- Date16 May 2016
- InstitutionUniversity of Liverpool
- ProfessionalChristopher T. Ford & Sian Richardson, et al.
- Type of StudyIn vitro
Chronic inflammation contributes to many concerning diseases today, such as cardiovascular disease and Alzheimer's. Phenolic compounds, a class of phytonutrients that encompasses both phenols and polyphenols, are instrumental in lowering the body's natural inflammatory response. However, not all (poly)phenols are equally effective in this. A great number of plant species contain (poly)phenols, but their usefulness depends on their anti-inflammatory action, bioavailability, and the amount consumed. A group of researchers from the University of Liverpool's Institute of Ageing and Chronic Disease tested several foods for the potency of their (poly)phenols. The results have been published in the British Journal of Nutrition.
The researchers tested 31 (poly)phenol compounds in T-cells, a type of white blood cell that releases cytokines, or compounds that signal the body's inflammatory response. They then measured the amount of cytokines present when the cells were treated with the different (poly)phenols. Because foods are rarely consumed in isolation, and because synergy between different (poly)phenols could exist, six (poly)phenol mixtures were also tested.
The most potent anti-inflammatory compounds were:
- Isorhamnetin, found in onions, apples, and green tea
- Curcumin, contained in turmeric
- Resveratrol, found in the skin of red, purple, and black grapes
- Vanillic acid, derived in high quantities from acai and blackcurrant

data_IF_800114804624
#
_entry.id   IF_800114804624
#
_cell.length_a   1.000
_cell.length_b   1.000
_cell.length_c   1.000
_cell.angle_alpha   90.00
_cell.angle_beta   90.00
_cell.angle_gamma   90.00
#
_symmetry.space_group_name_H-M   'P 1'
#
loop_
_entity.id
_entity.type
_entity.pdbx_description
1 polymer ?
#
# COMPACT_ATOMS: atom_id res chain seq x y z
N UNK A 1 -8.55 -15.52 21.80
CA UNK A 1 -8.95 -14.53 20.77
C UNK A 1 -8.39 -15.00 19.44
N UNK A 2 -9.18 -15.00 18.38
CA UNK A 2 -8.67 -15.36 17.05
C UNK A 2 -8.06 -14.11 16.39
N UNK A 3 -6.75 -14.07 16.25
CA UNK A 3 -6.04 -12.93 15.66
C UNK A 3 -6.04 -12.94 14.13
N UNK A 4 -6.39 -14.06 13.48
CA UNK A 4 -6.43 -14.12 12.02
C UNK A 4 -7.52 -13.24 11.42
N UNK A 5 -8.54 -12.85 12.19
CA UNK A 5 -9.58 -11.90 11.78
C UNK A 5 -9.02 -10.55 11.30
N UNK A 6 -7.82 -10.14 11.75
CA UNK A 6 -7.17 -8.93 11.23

It was also found that polyphenols tended to have a stronger action than phenols. The mixtures of (poly)phenols were generally more potent than the sum of each individual compound's potency.
Interestingly, some of the compounds actually encouraged inflammation under the conditions in the experiment, such as punicalagin from pomegranates.
What Does This Mean?
These results suggest that phytonutrients listed above could benefit those with chronic inflammation, especially older individuals, who are more susceptible. This could potentially be in the form of dietary supplements or the foods that contain these compounds naturally.
Finding the potency of these compounds in human white blood cells is just the starting point. It remains to be seen to what extent these compounds influence inflammation in people and what dosage is optimal, but these results could lead to more streamlined treatment of chronic inflammation.
- University of Liverpool, What foods can help fight the risk of chronic inflammation?
- The British Journal of Nutrition, Identification of (poly)phenol treatments that modulate the release of pro-inflammatory cytokines by human lymphocytes, 2016